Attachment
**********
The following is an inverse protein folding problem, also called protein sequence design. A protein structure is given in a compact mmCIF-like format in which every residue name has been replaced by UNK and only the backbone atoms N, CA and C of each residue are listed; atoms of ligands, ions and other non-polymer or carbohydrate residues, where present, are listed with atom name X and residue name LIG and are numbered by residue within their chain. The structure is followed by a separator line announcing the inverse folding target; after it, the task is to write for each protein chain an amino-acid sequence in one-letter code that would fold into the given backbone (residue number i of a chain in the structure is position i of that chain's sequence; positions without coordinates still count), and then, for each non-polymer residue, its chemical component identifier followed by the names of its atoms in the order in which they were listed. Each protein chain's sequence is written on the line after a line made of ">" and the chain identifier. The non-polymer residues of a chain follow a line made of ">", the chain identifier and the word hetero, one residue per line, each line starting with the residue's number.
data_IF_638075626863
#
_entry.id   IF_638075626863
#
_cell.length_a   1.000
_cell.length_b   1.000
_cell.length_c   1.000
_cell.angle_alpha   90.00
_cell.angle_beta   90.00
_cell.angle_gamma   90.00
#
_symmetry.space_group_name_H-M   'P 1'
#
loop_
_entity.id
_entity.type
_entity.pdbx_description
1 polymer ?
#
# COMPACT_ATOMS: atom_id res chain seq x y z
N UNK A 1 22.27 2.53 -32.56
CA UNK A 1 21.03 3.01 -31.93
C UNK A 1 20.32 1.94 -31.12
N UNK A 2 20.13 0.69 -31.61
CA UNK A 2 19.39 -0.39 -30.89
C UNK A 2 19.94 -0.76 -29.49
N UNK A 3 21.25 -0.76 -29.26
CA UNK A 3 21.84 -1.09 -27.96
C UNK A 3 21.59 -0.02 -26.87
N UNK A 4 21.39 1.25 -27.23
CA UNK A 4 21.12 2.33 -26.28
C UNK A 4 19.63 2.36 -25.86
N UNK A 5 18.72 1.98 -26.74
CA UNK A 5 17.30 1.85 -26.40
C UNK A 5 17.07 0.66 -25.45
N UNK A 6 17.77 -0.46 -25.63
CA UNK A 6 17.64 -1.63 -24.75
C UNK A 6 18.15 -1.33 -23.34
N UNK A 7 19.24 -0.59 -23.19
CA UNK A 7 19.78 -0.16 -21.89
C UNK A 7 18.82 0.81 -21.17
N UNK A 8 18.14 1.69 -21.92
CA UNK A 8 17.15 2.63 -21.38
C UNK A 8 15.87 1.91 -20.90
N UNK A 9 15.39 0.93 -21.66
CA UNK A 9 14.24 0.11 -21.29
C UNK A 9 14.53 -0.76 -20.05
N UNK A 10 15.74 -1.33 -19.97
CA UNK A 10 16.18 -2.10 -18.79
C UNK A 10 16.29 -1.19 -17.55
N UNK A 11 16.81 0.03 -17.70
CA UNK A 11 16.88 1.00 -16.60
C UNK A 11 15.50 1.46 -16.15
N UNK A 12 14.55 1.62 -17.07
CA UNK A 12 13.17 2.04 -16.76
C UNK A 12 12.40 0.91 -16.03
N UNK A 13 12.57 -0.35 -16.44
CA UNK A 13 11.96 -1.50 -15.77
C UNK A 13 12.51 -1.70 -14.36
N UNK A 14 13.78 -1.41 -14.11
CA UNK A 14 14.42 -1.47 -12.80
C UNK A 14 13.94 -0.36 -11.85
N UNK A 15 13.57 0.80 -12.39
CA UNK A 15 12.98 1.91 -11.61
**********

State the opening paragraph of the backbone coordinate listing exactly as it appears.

The following is an inverse protein folding problem, also called protein sequence design. A protein structure is given in a compact mmCIF-like format in which every residue name has been replaced by UNK and only the backbone atoms N, CA and C of each residue are listed; atoms of ligands, ions and other non-polymer or carbohydrate residues, where present, are listed with atom name X and residue name LIG and are numbered by residue within their chain. The structure is followed by a separator line announcing the inverse folding target; after it, the task is to write for each protein chain an amino-acid sequence in one-letter code that would fold into the given backbone (residue number i of a chain in the structure is position i of that chain's sequence; positions without coordinates still count), and then, for each non-polymer residue, its chemical component identifier followed by the names of its atoms in the order in which they were listed. Each protein chain's sequence is written on the line after a line made of ">" and the chain identifier. The non-polymer residues of a chain follow a line made of ">", the chain identifier and the word hetero, one residue per line, each line starting with the residue's number.